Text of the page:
Every parent has their “thing”

jack jack attackAs a mom to young kids, I have started to notice a theme amongst parents. Everyone has the “thing” they feel is super important.

The “thing” is what they are really passionate about regarding their kids.  Some parents are really focused on things like finding the perfect pediatrician, their babies’ sleep, car seat safety, the perfect stroller, baby-wearing, germs (thus always carrying wipes and sanitizing everything their child may come in contact with).  The range of opinions around feeding (breast milk, formula, organic baby food, and homemade baby food), the list of “things” goes on and on.  You’ll know when you have discovered another parent’s “thing” because they will become really animated and passionate talking about it and sharing their expert knowledge.

Oftentimes, other parents have opposing opinions (ahem judge). I couldn’t nail down what my parenting “thing” was until my close girlfriends pointed it out for me: I am very picky about who watches my kids.

Dickstein DarlingsI am usually a laid back mom (I think). I am perfectly happy with my kids eating off the kitchen floor, but I will get very fired up discussing who watches my children.  One of my earliest blogposts outlined 8 steps to find a nanny.  To weed out applicants, I created a 50+ question application (you can see it here, scroll to the bottom)!  I was methodical about finding the best person to fill the position.  We have been incredibly blessed to find the right nanny for us (who is amazing in every way possible and has really become a part of our family), but I know I scrutinize the character of folks just babysitting my kids for a few hours.

I want the moral fiber and character of those interacting with my kids to be impeccable. Additionally, I do not want someone who uses the TV or an iPad as tools to entertain my children.  Whoever is with my children should be outstanding, kind, and basically amazing role models for my children.  According to this Myers Brigg’s personality quiz, I have strong intuition, so if I don’t feel right about someone, I listen to my gut.  Since I carefully vet potential babysitters, I do not leave pages of detailed written instructions for sitters to follow because I expect the person I choose to watch my girls will have common sense and know how to put together a snack or sandwich when the girls are hungry (and honestly, eating junk food is a given perk of having a babysitter over), how to change and dispose of dirty diapers, and brush teeth before bed.  I am hyperaware of having my girls in the hands of only those with a stellar moral compass and compassion and I will veto someone who off-handedly remarks they cheated someone out of money because the restaurant bill was incorrect, or a store didn’t ring something up correctly.  I do not try to cut corners in this way (bad karma), so I don’t want my girls to think this is acceptable behavior either.  For example, we were once accidentally credited $100 from Target when returning an item.  My husband corrected the customer service person about the error.  The employee was surprised and commented a lot of people would not have said something.  Yes, we essentially gave back “free” money, but it would weigh heavily on our consciences.  We just don’t need it.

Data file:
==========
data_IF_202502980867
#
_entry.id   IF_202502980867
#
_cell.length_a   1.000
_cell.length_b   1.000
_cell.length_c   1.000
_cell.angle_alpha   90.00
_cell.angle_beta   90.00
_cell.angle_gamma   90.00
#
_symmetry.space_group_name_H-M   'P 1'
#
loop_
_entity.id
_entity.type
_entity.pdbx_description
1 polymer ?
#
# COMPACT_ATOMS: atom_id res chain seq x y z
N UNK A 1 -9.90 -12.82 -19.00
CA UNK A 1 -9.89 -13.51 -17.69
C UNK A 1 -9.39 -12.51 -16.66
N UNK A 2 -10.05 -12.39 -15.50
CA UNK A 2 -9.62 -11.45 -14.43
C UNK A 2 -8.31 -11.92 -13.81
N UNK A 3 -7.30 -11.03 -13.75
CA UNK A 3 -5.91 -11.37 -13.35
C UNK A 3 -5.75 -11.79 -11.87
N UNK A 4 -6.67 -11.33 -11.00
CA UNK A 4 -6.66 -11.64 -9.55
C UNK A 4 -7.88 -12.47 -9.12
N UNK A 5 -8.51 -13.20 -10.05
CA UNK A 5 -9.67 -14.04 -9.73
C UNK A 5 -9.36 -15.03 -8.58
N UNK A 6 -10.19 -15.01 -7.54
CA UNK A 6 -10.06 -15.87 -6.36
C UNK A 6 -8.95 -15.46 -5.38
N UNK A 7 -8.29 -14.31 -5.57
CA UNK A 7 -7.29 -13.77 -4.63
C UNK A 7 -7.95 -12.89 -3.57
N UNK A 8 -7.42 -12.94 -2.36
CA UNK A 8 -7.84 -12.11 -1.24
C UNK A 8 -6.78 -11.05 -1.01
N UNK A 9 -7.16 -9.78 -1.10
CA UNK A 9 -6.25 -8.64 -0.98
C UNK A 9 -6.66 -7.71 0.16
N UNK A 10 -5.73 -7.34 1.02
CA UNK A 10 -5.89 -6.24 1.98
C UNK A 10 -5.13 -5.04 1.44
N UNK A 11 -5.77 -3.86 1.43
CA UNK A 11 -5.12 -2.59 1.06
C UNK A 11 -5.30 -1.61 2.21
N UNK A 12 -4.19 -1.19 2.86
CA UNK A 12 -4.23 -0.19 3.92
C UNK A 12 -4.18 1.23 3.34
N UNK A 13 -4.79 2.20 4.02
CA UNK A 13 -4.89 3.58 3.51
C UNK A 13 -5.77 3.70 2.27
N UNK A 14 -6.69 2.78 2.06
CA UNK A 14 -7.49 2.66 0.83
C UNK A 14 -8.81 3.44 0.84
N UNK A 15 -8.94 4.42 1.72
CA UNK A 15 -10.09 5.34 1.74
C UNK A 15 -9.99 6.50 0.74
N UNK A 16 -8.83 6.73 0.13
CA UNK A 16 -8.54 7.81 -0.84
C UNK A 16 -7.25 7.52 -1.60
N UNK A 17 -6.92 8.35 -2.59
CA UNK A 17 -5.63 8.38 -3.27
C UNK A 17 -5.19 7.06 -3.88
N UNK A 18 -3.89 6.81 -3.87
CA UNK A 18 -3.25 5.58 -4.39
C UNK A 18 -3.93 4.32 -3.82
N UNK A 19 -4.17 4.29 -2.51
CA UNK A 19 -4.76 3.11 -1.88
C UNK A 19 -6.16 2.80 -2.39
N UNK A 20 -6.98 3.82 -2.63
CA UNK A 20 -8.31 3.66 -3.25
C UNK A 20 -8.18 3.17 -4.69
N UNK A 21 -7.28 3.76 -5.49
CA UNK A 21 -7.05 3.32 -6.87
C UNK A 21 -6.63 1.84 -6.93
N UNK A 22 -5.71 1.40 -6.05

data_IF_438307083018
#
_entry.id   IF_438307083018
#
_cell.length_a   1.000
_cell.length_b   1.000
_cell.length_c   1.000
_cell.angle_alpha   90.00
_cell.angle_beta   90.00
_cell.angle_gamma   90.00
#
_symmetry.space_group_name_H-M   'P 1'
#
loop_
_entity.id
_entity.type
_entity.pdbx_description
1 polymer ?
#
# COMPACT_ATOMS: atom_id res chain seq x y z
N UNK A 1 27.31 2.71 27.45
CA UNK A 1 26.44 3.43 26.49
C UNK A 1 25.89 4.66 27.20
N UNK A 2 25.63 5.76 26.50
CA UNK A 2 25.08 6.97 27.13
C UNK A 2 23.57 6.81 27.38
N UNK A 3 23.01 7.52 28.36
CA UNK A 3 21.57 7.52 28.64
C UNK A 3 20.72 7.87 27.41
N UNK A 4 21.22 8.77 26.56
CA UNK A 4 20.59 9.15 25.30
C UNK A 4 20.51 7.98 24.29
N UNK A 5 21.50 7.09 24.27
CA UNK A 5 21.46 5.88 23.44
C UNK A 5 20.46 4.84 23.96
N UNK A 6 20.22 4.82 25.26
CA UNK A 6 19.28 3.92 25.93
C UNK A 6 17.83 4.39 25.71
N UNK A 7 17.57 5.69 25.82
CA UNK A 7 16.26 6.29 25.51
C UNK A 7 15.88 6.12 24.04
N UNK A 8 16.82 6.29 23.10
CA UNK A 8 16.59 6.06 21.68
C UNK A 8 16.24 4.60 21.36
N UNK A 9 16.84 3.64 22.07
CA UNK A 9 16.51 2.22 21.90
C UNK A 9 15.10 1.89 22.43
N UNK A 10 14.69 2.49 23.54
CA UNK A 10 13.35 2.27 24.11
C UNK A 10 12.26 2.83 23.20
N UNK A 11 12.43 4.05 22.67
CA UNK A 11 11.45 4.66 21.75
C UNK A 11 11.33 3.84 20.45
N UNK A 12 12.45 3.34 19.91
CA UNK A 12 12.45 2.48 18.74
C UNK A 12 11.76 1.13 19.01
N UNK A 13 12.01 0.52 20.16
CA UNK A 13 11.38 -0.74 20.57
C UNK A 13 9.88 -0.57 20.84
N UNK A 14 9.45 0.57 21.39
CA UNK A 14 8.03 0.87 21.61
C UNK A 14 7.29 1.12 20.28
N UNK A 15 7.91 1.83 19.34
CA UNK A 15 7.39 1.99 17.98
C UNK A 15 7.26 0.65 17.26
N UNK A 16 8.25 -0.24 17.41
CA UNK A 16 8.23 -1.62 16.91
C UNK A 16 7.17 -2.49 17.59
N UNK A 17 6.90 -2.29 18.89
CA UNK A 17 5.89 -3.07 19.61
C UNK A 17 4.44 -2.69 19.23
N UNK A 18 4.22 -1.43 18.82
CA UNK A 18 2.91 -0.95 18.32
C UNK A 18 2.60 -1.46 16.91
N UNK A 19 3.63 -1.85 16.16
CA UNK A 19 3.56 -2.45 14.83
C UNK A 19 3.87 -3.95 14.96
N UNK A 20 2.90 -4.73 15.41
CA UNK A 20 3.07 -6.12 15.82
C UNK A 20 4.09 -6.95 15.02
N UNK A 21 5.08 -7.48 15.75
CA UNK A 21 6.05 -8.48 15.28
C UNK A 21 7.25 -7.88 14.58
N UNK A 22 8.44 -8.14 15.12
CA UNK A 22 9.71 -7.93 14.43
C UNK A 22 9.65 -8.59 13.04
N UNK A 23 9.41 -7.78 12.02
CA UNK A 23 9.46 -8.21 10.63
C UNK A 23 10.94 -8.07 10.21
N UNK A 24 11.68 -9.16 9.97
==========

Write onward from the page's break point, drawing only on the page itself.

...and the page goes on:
To sum it up, if my husband and I are not with our girls, I want the next best person and having the very best people around my daughters, well, it’s just my “thing.”

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